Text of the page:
Sub-Bowman's keratomileusis flap size in dry eye not important

November 1, 2011

For healthy eyes undergoing sub-Bowman's keratomileusis using advanced technology, outcomes for efficacy and safety, including effects on dry eye, are similarly excellent using either an 8- or 9-mm diameter flap.

Dr. Durrie provided some preliminary results and updates from his investigation. The study included 30 patients who met his usual screening criteria for wavefront-guided SBK. The patients had a mean age of 30 years with mean preoperative sphere and cylinder of –3.30 D and –0.49 D, respectively.

One eye was randomly assigned to have an 8-mm flap, and a 9-mm flap was made in the other eye. All flaps were created using a 150-kHz femtosecond laser (iFS IntraLase, Abbott Medical Optics) with a thickness of 100 æm, a 120° inverted side cut, and superior hinge. Wavefront-guided ablations were performed with an excimer laser (VISX S4 IR CustomVue, Abbott Medical Optics) with a target of plano.

Outcomes analyzed included uncorrected visual acuity (UCVA), best-corrected visual acuity (BCVA), and evaluation of dry eye based on patient questionnaires, slit lamp exam, Schirmer test, and tear film breakup time (TFBUT). The results were excellent overall, and there were no statistically significant differences between study groups in any of those parameters at any follow-up visit. Iris capture rate was lower in eyes with the 8-mm flap than in the larger flap size group, 83% versus 93%, respectively, although Dr. Durrie noted factors other than flap size might account for the difference. Wavefront data are still being analyzed.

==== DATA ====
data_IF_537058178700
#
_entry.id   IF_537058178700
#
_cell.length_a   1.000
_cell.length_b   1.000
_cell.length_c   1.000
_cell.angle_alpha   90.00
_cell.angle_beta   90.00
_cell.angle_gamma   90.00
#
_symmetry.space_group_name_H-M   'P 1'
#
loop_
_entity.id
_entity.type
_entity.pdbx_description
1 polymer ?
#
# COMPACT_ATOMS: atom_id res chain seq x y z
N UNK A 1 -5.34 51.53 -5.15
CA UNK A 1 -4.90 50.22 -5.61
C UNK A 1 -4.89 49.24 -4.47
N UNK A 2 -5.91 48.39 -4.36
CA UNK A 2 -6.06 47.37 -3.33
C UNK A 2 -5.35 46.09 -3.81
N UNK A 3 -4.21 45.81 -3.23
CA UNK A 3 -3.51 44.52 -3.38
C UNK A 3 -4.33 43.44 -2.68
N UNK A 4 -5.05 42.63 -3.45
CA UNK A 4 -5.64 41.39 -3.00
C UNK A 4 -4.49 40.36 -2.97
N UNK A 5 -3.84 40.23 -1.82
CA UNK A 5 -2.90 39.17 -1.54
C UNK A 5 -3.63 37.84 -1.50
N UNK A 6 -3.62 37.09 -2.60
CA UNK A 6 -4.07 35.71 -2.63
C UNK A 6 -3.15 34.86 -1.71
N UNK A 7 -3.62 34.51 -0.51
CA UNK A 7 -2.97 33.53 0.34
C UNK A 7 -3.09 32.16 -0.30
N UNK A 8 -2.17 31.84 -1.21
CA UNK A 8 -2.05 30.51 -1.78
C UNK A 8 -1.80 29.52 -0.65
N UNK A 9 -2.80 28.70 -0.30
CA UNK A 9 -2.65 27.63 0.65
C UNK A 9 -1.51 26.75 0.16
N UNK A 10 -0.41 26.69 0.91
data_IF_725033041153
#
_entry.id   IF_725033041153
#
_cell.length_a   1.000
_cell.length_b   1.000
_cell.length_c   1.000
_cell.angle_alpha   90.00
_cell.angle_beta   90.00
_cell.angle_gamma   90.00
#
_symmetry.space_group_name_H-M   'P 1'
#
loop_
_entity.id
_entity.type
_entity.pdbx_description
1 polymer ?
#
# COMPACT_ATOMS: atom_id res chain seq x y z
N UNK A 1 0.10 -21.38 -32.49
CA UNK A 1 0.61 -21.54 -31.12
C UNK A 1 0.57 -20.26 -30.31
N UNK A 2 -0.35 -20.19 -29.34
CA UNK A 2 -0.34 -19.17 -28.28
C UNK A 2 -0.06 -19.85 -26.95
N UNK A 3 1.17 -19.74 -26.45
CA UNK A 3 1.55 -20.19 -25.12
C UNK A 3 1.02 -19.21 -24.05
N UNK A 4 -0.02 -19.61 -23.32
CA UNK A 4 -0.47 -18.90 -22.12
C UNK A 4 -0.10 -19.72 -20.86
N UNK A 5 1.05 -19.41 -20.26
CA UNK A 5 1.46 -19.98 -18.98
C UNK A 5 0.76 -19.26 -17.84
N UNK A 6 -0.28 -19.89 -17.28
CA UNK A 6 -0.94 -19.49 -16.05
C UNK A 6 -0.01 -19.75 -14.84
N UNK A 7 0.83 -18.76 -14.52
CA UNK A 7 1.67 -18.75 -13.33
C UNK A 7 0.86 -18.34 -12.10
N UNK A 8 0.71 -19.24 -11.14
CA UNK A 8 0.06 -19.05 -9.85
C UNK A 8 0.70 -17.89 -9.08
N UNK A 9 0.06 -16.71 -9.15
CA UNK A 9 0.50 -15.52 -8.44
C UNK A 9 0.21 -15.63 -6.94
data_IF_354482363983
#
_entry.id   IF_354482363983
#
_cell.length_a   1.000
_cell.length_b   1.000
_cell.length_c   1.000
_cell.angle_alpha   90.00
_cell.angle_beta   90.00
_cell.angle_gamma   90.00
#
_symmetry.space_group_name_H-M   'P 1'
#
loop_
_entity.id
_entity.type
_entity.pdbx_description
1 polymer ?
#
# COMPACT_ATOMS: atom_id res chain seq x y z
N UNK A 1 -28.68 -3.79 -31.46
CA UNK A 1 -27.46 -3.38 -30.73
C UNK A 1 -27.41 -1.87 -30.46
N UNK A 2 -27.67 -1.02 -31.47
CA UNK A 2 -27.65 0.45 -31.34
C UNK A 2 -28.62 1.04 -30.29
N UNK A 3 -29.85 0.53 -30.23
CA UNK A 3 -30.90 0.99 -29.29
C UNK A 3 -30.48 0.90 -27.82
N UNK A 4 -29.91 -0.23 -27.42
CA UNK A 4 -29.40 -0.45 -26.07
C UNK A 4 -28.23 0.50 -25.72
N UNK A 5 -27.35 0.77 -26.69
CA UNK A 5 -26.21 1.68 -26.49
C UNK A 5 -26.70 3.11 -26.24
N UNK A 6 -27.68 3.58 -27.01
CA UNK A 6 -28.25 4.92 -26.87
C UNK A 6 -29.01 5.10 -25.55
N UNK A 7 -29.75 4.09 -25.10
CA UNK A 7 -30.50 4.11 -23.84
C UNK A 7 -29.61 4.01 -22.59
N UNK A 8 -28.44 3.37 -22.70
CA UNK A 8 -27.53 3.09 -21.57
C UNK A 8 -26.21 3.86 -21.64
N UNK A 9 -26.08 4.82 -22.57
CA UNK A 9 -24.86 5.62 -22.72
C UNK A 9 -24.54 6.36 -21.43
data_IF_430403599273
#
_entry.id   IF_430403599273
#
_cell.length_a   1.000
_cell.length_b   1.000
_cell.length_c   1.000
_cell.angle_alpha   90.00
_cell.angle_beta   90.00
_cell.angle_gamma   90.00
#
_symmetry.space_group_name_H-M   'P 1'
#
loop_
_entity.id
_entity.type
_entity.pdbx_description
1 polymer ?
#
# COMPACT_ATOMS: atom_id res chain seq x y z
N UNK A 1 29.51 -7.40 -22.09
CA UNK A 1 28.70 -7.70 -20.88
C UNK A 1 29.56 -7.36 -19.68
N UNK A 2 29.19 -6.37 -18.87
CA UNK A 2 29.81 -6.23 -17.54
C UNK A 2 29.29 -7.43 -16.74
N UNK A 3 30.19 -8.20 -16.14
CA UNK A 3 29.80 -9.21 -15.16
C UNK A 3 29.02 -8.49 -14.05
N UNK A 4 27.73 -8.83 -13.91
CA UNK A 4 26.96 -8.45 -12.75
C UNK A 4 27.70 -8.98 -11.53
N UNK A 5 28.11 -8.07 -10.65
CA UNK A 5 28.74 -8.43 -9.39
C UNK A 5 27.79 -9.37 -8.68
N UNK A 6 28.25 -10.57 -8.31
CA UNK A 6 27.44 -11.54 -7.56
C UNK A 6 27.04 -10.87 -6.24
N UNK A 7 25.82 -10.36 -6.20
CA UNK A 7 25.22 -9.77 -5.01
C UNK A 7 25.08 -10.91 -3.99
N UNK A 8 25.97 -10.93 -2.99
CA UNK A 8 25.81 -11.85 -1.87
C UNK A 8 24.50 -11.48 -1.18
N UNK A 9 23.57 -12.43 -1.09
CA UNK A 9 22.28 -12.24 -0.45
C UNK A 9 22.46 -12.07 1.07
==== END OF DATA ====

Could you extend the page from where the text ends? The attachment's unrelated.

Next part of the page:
"Historically, LASIK has been performed using a 9-mm or larger flap based on the idea that matching the flap size to the ablation diameter would give the best vision results, and the majority of refractive surgeons continue using this technique," said Dr. Durrie, professor of ophthalmology, University of Kansas Medical Center, Kansas City, and president, Durrie Vision, Overland Park, KS. "However, there is a segment who believe a smaller flap may be better because it cuts less fibers and nerves and may therefore cause less dry eye.

"For the past 6 to 7 years, I have been using an 8.5-mm flap for all hyperopic and myopic corrections and have achieved excellent results, as documented by a number of clinical trials," he said.

The present study was designed to investigate rigorously the question of whether there are any specific advantages or disadvantages for bigger or smaller flaps, Dr. Durrie noted.

"It is a relatively small study with only 30 patients and I encourage others to repeat it," he said. "However, the results provide fairly solid evidence that should reassure surgeons performing SBK that they can be comfortable using smaller or larger flaps, whether they have a preference for one or the other or feel they should use a smaller flap in patients with smaller eyes."

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